Moving Senegalese mangoes into the European market

Last year, ITC, supported by the Netherlands Trust Fund II Programme, ran a project aimed at aiding the Senegalese mango industry in developing a strong presence in Europe during the summer season when large producers such as Brazil and Peru are unable to supply the market. Initial efforts concentrated on gaining a deeper understanding of the European market, the structure of the trade and the emerging needs of players, from generalist importers to specialized exotic fruits ripeners. A comprehensive market-segmentation ex- ercise revealed a number of newly emerged, fast-growing segments, including organic, ripening, air, ready-to-eat and food service. Building capacity to compete in these segments was seen to offer unparalleled possibilities for differentiation, while capturing increased economic value.

Beyond the supply side, emphasis was put on the European consumer’s purchasing and consumption habits across markets, and on emerging opportunities. Seizing those opportunities required a dedicated effort to develop exporter capacities to meet market requirements through upgrades to the value chain. Senegalese exporters also faced other challenges, such as the fact that mangoes had traditionally been exported mostly to French-speaking European countries. So efforts were needed to develop their presence and reputation elsewhere in Europe. Further research also showed a low level of trade awareness of the Senegalese product versus that from other West African countries.

As a result, the project focused on initiatives aimed at addressing these challenges while pursuing entry into attractive market spaces. Two areas were defined: raising the visibility of Senegalese mangoes among European traders and connecting exporters to importers operating in high-growth segments. The participation of a group of exporters in the international trade fair Fruitlogistica helped raise the profile of Senegalese mangoes and generated business leads, while a 'development partnerships' model matched exporters and importers and coached them on collaboration.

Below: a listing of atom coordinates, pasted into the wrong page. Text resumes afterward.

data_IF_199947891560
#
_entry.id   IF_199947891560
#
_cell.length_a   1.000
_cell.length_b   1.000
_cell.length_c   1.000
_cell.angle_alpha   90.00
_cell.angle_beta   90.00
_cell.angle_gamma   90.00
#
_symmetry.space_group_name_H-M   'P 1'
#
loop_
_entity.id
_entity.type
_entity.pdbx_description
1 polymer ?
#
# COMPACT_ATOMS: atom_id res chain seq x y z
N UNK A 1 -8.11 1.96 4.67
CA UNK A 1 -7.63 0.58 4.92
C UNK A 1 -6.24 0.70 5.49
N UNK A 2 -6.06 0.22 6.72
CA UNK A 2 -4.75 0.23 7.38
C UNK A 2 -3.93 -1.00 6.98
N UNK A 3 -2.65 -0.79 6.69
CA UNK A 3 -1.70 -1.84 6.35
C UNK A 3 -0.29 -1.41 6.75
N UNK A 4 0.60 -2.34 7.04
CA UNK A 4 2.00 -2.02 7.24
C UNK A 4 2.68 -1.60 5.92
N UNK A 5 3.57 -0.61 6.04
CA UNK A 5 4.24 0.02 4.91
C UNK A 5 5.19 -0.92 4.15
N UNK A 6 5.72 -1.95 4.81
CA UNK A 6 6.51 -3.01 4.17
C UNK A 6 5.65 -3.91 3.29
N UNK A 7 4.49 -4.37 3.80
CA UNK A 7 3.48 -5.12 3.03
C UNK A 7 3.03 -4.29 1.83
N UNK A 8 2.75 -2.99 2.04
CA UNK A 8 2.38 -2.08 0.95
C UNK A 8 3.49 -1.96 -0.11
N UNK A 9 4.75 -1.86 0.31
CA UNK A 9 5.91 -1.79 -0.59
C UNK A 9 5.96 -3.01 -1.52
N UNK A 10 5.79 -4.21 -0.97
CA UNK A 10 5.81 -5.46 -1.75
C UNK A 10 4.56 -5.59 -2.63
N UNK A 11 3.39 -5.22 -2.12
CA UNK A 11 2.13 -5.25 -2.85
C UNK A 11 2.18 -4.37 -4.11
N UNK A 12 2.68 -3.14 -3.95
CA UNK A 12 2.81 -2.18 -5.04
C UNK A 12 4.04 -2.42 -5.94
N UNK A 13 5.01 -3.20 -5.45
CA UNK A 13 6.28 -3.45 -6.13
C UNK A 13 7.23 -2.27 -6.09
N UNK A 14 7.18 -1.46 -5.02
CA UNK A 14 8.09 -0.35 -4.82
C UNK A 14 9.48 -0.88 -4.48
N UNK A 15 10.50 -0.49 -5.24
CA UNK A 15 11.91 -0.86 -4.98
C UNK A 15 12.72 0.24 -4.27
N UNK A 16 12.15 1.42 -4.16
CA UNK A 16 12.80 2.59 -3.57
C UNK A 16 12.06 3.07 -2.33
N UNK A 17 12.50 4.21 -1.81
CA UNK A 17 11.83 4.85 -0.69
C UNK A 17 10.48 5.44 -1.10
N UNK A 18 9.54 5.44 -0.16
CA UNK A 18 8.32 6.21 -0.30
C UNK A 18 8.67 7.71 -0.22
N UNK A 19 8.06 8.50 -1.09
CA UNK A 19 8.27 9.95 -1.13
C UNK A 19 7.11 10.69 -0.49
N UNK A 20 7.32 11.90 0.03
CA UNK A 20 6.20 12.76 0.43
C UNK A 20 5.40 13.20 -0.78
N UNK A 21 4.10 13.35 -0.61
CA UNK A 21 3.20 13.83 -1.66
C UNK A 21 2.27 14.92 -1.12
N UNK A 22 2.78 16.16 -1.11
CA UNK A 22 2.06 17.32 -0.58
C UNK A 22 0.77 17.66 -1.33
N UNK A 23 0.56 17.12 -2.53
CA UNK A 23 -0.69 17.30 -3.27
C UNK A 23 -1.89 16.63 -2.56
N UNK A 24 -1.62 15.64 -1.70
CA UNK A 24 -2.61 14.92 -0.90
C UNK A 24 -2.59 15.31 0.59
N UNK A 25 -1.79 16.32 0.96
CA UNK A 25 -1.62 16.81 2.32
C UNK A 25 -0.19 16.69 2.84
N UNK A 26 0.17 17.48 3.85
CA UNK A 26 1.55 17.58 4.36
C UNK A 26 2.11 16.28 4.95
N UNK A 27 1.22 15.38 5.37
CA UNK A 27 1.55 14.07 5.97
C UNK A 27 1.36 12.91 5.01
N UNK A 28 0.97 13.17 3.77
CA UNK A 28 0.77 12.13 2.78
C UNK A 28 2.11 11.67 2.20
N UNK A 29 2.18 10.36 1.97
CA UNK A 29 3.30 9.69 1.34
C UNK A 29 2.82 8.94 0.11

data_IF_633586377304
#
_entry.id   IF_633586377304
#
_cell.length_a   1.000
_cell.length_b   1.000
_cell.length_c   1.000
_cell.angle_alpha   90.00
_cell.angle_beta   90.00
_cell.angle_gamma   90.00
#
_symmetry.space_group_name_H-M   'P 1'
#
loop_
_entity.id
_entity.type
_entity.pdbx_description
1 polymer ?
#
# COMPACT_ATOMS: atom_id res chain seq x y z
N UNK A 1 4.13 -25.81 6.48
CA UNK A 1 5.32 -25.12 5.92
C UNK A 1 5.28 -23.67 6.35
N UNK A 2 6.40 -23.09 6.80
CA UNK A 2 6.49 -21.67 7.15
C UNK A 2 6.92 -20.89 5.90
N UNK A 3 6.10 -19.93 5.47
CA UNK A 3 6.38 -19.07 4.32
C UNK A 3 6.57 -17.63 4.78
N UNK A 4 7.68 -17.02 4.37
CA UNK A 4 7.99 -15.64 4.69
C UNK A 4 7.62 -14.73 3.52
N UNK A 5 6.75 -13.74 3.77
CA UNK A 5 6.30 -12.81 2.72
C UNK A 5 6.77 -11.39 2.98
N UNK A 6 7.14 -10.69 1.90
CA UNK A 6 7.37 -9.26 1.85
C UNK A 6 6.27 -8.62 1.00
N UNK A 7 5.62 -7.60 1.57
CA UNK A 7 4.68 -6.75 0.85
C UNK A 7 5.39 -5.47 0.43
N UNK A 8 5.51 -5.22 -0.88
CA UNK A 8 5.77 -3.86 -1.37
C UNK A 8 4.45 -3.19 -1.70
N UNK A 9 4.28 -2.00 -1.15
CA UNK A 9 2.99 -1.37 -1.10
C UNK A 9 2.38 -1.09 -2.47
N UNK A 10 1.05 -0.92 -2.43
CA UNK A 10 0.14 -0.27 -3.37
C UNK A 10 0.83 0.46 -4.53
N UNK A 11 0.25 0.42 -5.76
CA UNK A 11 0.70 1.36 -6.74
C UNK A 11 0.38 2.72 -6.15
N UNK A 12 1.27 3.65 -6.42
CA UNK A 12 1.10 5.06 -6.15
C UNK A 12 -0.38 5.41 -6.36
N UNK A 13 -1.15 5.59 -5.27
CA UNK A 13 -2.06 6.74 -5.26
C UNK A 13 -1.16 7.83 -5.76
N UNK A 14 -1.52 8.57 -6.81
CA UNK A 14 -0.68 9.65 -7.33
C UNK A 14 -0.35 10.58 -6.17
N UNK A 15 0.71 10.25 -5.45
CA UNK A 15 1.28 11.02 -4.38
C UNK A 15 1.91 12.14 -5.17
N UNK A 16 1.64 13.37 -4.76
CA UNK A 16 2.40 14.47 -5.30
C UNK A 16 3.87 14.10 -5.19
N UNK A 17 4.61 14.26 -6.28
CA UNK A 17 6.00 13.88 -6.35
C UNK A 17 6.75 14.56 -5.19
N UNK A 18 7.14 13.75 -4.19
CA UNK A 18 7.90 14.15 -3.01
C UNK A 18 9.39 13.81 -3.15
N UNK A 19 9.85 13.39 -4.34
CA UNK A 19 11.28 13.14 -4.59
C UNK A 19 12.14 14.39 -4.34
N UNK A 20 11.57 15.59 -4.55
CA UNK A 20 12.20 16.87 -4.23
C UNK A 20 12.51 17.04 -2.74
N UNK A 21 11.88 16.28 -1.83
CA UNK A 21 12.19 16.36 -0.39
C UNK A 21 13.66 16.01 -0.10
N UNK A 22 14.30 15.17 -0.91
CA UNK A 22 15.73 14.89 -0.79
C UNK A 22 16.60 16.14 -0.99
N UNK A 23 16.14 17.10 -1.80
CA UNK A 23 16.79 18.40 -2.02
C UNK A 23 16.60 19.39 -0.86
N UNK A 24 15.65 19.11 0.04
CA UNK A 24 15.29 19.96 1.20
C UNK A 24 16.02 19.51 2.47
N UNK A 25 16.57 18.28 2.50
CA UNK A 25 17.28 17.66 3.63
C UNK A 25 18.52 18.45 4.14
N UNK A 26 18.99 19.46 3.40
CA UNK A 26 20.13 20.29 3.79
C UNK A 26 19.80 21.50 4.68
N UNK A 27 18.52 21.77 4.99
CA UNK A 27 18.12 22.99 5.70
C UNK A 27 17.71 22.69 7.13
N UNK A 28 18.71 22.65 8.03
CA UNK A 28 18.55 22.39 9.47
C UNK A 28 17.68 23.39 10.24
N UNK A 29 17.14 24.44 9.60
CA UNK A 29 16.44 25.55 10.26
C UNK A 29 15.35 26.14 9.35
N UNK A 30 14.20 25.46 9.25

The results of the 2012 mango sales campaign show an increase of approximately 20% in the total volume exported, together with a perceived hike in prices. While these results are encouraging, the full potential of Senegalese mango exports is yet to be realized, with SME exporters at an early stage in export development expected to play a primary role in boosting mango exports over the coming years.

Supporting the West African pineapple sector

The AGON project conducted by ITC from mid-2010 to mid-2012 aimed to increase the participation of SMEs from a selection of African countries in South-South trade and cooperation, with a focus on the pineapple sector. It provided an opportunity to evaluate trade potential between West African and Maghreb countries in both pineapple and related products.

Experimenting with a highly focused, market-driven approach, the project concentrated on strengthening the pineapple supply chain. In Benin, for example, it did this by increasing cooperative and SME access to finance and innovative information and communication technologies. The project put special emphasis on supporting women business enterprises.

The AGON project resulted in the identification of 200 SMEs in the pineapple export value chain and a consolidated demand in financing of more than 4 billion CFA francs (US$ 8 million), mostly from enterprises with little access to financing solutions. The ITC project component focused on establishing a voice and web-based business matching system, with the objective of linking pineapple sector actors – especially women pineapple processors – with new buyers and markets. The Access to Finance for SME programme aided 70 selected pineapple businesses in improving their skills in financial management and business plan development, as well as in international trade finance by partnering with trade support institutions.

The AGON project created jobs and wealth, supporting the regression of poverty, and had a positive indirect effect on more than 10,000 people, about 80% of whom were women.